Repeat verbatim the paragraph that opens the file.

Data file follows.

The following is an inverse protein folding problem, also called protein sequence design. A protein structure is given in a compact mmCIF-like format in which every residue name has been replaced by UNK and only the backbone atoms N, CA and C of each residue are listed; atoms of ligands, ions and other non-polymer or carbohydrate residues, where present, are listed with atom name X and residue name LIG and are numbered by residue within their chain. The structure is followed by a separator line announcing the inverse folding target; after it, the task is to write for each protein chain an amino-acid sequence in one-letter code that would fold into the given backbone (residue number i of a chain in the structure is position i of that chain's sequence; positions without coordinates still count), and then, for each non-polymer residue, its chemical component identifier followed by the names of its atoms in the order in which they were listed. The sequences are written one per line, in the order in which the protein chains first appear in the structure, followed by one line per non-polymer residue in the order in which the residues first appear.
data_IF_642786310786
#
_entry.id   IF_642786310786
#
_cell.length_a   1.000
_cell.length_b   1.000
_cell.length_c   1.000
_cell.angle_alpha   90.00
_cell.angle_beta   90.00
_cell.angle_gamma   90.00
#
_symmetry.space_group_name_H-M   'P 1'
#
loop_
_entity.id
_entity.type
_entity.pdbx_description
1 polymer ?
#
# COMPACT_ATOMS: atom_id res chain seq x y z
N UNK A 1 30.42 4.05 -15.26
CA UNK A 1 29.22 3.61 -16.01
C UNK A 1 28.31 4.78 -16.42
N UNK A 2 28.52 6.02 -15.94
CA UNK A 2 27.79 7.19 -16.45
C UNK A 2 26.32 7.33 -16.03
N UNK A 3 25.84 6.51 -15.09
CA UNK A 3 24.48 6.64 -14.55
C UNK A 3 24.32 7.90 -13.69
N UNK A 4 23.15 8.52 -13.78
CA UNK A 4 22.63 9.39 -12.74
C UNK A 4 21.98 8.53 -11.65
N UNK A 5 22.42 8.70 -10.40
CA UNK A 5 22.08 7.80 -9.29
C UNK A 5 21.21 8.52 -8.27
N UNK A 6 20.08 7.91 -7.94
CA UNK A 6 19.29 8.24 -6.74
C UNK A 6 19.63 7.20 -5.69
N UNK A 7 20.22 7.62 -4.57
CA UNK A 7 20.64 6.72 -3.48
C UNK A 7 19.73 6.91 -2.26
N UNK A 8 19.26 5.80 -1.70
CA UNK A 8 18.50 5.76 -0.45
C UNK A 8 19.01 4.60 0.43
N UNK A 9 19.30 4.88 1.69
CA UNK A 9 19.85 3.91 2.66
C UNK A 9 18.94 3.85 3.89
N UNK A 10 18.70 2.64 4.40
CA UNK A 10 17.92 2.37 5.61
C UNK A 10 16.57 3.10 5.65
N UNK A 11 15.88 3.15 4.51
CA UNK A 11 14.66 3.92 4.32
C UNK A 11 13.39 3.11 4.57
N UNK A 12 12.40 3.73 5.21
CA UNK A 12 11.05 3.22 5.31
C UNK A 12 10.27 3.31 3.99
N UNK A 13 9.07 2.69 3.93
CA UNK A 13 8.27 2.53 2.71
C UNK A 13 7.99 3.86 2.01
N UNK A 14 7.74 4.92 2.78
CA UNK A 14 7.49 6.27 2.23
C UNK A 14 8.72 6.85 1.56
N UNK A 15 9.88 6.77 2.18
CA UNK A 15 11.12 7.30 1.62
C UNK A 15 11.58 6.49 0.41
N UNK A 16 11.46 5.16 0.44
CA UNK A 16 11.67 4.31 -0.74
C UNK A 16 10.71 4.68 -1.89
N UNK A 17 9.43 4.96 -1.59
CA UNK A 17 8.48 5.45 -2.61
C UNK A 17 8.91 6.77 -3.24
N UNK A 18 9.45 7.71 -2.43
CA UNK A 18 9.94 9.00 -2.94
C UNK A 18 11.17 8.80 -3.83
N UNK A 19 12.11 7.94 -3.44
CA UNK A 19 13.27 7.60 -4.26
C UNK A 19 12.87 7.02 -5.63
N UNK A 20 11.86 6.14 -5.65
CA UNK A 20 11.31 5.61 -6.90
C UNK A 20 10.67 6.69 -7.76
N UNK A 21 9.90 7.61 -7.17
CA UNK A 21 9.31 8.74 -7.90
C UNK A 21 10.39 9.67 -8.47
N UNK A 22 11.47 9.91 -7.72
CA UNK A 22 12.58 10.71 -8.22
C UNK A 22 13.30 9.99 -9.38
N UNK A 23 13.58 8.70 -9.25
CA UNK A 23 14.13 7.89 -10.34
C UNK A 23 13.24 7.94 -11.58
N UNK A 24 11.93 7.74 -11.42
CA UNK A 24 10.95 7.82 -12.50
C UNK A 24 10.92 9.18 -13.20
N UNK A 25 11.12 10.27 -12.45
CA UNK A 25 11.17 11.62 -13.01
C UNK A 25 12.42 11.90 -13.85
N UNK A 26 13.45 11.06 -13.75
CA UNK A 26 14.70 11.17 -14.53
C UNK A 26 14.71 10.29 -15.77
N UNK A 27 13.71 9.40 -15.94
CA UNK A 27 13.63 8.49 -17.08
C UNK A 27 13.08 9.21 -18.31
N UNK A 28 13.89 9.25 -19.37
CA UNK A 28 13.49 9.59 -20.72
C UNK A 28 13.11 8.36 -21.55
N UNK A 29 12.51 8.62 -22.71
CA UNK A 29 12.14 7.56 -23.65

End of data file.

The following is an inverse protein folding problem, also called protein sequence design. A protein structure is given in a compact mmCIF-like format in which every residue name has been replaced by UNK and only the backbone atoms N, CA and C of each residue are listed; atoms of ligands, ions and other non-polymer or carbohydrate residues, where present, are listed with atom name X and residue name LIG and are numbered by residue within their chain. The structure is followed by a separator line announcing the inverse folding target; after it, the task is to write for each protein chain an amino-acid sequence in one-letter code that would fold into the given backbone (residue number i of a chain in the structure is position i of that chain's sequence; positions without coordinates still count), and then, for each non-polymer residue, its chemical component identifier followed by the names of its atoms in the order in which they were listed. The sequences are written one per line, in the order in which the protein chains first appear in the structure, followed by one line per non-polymer residue in the order in which the residues first appear.